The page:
Can College Rugby Groups Come Together?
Can College Rugby Groups Come Together?
Following on from our recent op-ed from Rafael Zahralddin, it seems like National Collegiate Rugby (NCR) has a case that the Ted Stevens Act gives them free rein to pretty much do what they want.
But that doesn’t mean there aren’t still complications in bringing the college game together (if that, in the end, is what everyone wants … don’t we?).
Representatives from USA Rugby are reaching out to NCR to try to come up with a plan that keeps everyone under the same umbrella.
The reasons USA Rugby wants this are relatively clear: 1) Money—the college game represents one-third of USA Rugby’s anticipated dues income, and if you take out 35% of that (or more), then you’re short several hundred thousand dollars; and 2) It’s much, much easier to deal with issues within the game if everyone has a seat on the newly-forming College Rugby Council and everyone has a voice on their representative on the Board. Right now, as the plans exist, NCR teams wouldn’t be involved in the Council or the Board because they wouldn’t be members of USA Rugby.
No One Wants Just Sticks
There’s a carrot and a stick approach to this, and it seems pretty clear that the stick isn’t working. Talk of teams not being able to play out-of-NCR have been described as threats, not warnings, and that speaks to an ongoing anger and frustration within NCR circles that USA Rugby misused funds (back when NCR was NSCRO), and left many organization high and dry.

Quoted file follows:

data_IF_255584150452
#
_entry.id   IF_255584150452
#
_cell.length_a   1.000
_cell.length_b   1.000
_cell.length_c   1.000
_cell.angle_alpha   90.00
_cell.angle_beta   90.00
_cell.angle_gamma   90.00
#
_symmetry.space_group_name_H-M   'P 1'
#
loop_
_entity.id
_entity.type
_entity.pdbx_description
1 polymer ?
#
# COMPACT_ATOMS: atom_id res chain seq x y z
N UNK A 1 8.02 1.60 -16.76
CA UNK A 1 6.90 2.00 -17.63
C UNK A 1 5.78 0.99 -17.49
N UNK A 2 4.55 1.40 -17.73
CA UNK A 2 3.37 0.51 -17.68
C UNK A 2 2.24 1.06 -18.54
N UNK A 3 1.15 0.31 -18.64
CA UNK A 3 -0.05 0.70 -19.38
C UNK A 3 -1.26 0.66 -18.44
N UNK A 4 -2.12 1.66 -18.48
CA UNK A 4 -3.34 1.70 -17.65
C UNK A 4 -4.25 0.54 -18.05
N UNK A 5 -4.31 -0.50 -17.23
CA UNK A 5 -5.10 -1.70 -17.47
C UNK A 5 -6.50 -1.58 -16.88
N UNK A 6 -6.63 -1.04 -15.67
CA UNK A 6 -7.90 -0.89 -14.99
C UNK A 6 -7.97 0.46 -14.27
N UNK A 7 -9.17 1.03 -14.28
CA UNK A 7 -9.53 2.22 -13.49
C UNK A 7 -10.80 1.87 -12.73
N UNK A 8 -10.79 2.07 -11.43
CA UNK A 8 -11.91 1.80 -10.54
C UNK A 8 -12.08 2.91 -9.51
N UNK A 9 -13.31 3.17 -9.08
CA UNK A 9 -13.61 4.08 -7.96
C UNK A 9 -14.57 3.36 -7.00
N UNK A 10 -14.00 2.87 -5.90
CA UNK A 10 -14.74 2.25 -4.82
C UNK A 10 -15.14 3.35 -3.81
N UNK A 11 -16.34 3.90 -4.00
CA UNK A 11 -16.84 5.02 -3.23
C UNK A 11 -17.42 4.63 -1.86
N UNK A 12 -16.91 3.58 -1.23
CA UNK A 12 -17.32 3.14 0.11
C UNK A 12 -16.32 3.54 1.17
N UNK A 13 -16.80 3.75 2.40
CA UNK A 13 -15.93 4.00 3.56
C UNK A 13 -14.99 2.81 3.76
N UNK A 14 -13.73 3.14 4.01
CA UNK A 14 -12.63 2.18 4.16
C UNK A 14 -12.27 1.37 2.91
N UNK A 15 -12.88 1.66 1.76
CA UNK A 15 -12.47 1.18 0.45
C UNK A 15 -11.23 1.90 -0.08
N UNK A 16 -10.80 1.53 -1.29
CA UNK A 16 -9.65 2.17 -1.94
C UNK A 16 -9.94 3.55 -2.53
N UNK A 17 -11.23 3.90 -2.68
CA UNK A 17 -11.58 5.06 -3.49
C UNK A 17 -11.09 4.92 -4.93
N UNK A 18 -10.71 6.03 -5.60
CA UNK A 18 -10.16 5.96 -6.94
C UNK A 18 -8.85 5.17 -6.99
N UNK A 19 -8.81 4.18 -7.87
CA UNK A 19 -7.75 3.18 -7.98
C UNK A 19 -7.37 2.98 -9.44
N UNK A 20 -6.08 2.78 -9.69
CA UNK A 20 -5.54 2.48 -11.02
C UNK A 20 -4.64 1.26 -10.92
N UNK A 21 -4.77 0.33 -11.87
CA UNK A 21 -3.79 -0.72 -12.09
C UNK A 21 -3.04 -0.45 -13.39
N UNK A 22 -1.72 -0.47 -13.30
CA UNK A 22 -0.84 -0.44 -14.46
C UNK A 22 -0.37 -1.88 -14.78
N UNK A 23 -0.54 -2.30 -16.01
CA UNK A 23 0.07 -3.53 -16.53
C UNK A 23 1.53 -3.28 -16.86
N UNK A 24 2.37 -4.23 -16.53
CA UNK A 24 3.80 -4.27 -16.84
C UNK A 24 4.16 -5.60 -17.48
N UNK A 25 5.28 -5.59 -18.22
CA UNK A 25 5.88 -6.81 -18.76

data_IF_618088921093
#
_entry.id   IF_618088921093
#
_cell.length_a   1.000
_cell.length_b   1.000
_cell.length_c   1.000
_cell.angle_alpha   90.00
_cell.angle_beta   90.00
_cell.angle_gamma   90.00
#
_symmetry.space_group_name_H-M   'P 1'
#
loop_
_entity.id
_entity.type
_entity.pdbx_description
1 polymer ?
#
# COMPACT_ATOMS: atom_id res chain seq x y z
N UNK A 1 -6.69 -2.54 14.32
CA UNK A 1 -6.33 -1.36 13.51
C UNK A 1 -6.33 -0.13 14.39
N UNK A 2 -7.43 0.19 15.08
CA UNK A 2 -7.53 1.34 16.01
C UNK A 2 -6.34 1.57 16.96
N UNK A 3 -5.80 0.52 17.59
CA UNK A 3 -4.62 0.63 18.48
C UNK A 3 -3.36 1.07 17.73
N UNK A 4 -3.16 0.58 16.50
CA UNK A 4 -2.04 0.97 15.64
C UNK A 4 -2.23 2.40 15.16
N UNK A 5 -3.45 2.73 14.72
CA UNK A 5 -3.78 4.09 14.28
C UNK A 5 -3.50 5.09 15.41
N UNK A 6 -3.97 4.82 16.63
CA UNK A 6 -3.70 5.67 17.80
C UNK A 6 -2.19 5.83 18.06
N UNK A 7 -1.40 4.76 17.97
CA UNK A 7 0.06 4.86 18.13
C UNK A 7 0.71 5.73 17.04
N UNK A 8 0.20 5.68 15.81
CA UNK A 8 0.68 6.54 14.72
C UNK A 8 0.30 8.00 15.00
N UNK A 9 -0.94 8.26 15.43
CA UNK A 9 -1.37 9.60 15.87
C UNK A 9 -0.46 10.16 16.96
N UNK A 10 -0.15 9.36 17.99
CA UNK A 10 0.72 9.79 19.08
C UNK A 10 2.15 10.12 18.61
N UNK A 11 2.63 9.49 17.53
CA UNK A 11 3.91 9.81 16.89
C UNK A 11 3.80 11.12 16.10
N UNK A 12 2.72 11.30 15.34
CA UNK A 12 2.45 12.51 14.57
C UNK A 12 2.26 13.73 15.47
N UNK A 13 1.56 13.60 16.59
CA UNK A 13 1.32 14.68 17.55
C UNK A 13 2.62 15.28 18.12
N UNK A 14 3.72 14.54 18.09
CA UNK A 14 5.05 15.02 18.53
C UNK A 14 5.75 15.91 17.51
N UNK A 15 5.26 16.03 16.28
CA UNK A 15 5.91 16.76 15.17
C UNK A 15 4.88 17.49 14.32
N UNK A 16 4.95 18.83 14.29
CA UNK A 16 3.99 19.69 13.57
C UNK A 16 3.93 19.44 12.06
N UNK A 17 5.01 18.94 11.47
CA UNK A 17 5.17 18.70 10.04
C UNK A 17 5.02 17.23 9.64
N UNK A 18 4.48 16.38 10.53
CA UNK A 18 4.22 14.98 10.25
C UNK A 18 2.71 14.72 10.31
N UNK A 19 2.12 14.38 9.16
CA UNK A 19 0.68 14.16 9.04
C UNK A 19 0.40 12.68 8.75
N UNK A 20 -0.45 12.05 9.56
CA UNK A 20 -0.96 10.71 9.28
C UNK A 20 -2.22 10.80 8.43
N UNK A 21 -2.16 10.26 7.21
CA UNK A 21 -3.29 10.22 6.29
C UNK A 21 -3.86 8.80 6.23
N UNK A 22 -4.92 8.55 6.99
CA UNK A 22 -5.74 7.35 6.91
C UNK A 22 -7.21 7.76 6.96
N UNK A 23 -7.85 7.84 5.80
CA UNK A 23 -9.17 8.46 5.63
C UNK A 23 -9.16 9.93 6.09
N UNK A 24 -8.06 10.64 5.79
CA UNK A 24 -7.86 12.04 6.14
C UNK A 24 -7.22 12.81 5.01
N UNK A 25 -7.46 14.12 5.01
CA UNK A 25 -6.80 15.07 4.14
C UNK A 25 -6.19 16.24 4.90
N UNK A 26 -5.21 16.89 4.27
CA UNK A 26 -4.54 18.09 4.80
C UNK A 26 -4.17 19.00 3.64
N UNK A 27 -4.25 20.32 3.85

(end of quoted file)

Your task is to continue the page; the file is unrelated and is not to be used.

This shouldn’t be forgotten—had there not been a COVID-19 shutdown we might have seen several events and championships canceled or curtailed because money owed to various leagues and organizations weren’t paid by USA Rugby. We talk about USA Rugby being in crisis, but that crisis filtered down to others.
The stick approach also isn’t working as evidenced by Zahralddin’s op-ed—NCR supporters are pretty sure they have the right to do what they are doing.
USA Rugby still has one more stick, saying World Rugby’s Regulation 16 basically says you’ve got to be a member of a national governing body in order to play internationally or host internationals. Several observers have argued that this only applies to high-level rugby, and not amateur clubs and colleges. Once again, there’s room for argument, which might mean there’s room for compromise.
... there’s room for argument, which might mean there’s room for compromise.
One More Serious Complication
And one more wrinkle. This doesn’t apply to every college team but it certainly applies to some. Colleges have regulations governing club sports, and a significant percentage of colleges require membership or good standing with a national governing body.
This is a key reason why the Big 10 men’s conference stayed with the CRAA—their schools specifically require membership with the sport’s governing body.
At GRR we took this information and looked for other colleges with similar regulations. We found schools that seemed to have no such restrictions (especially in DII), but in DI there are all sorts of regulations that talk about abiding by NGB rules.
The problem is that the language is often ambiguous. The wording sometimes implies that there just needs to be an NGB in existence for the sport, and sometimes says “regional or national” governing body. But we asked one coach of a school with slightly ambiguous language, and he had asked his school—they said the rules meant, in no uncertain terms, that you have to be a full member of your national governing body.